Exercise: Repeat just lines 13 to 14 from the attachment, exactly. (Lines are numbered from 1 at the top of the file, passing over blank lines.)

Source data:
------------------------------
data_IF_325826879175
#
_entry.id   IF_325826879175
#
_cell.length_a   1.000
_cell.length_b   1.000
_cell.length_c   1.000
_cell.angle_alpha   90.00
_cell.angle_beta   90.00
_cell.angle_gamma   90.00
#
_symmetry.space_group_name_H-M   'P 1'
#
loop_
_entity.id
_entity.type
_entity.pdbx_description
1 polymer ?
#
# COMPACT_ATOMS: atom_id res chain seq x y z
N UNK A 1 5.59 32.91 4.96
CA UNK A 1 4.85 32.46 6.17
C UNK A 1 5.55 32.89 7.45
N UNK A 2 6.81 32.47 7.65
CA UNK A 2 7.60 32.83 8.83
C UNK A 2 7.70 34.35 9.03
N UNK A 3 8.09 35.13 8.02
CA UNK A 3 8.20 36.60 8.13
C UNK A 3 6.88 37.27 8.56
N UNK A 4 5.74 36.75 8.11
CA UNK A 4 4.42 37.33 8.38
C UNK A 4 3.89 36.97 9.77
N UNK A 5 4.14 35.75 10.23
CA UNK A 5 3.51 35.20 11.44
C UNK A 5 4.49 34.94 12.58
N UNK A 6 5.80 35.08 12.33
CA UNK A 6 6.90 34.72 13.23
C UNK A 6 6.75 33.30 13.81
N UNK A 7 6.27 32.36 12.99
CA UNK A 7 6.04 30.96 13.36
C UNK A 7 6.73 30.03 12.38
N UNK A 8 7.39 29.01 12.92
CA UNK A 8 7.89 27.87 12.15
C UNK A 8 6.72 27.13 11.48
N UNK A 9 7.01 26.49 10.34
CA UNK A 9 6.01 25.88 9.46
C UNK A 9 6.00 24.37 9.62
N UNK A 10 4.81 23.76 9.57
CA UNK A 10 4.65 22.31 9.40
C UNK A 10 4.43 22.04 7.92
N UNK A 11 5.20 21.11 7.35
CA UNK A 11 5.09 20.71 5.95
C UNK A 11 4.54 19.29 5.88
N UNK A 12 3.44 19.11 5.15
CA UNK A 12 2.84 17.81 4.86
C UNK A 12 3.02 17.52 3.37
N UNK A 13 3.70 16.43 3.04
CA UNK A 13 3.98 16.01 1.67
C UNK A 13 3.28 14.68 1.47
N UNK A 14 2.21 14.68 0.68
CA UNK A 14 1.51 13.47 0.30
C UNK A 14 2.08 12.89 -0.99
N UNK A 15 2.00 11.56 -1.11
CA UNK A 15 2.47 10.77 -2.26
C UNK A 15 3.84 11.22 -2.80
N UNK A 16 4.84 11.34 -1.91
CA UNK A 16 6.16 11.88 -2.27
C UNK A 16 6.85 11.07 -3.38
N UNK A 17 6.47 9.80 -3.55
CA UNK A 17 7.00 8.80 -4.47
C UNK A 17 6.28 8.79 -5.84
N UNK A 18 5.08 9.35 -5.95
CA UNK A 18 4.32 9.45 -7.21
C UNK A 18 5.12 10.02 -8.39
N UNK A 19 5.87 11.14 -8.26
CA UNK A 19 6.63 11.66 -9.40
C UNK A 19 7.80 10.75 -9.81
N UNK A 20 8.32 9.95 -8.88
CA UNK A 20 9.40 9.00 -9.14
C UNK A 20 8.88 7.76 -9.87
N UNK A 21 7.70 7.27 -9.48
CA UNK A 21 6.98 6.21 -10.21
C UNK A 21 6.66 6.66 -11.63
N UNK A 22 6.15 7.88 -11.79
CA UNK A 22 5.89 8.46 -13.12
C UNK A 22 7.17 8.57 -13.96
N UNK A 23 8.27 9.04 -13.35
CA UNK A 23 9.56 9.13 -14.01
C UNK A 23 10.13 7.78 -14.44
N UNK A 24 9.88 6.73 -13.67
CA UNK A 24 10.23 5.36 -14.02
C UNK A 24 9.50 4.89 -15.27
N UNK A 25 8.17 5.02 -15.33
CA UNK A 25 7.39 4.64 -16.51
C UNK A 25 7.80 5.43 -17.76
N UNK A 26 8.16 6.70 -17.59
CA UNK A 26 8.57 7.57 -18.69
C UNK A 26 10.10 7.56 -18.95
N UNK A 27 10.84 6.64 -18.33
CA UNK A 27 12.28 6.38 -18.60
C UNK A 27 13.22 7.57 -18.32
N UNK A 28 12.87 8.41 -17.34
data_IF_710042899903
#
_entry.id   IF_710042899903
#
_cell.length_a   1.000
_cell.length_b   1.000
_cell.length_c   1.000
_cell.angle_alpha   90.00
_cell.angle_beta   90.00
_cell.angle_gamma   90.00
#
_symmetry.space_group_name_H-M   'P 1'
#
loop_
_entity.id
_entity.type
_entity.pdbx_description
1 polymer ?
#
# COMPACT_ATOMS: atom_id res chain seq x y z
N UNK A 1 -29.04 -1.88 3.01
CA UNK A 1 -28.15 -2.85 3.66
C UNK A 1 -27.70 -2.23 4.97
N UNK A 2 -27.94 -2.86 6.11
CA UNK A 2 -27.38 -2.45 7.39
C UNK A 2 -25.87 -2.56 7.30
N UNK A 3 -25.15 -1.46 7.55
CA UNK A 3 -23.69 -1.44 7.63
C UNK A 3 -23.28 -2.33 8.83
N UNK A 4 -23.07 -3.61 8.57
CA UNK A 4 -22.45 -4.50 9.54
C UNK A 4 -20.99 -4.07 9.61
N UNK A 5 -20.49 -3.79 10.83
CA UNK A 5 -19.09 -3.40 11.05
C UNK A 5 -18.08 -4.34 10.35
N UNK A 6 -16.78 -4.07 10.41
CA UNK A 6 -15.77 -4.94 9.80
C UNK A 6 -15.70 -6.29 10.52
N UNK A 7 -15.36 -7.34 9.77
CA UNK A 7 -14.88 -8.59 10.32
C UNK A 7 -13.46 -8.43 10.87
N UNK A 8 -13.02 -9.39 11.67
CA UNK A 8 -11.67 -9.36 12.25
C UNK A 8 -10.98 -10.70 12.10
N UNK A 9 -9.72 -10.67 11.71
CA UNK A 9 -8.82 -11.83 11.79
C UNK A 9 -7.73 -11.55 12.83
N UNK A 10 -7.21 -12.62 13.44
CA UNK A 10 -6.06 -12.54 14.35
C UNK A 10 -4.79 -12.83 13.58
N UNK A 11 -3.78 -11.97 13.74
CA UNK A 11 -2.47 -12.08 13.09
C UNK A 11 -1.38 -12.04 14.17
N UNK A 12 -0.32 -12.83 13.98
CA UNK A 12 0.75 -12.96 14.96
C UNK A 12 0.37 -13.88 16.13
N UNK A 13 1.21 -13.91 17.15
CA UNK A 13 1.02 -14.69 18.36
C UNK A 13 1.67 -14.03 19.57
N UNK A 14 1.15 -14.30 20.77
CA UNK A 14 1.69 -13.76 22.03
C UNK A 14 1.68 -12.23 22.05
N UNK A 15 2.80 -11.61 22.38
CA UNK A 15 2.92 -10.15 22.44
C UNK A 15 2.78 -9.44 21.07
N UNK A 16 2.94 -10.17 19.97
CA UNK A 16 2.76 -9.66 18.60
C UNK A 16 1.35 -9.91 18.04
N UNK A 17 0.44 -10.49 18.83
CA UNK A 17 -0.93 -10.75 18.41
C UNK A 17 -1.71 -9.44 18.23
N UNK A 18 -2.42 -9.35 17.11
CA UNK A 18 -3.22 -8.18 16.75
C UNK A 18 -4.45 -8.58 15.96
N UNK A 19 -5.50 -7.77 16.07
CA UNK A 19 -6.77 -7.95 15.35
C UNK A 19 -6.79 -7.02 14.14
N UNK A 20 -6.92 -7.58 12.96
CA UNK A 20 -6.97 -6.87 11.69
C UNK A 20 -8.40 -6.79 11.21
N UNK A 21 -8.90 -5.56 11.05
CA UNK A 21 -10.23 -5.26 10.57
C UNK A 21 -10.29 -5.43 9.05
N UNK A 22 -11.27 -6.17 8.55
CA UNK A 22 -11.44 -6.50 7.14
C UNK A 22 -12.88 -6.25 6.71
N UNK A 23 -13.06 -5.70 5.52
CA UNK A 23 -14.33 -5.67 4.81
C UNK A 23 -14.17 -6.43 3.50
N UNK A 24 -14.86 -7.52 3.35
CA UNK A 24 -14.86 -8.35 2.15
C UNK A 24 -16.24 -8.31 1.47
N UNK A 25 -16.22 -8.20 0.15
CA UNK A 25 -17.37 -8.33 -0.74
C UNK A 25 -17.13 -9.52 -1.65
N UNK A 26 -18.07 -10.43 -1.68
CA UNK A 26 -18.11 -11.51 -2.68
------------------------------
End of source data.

#
loop_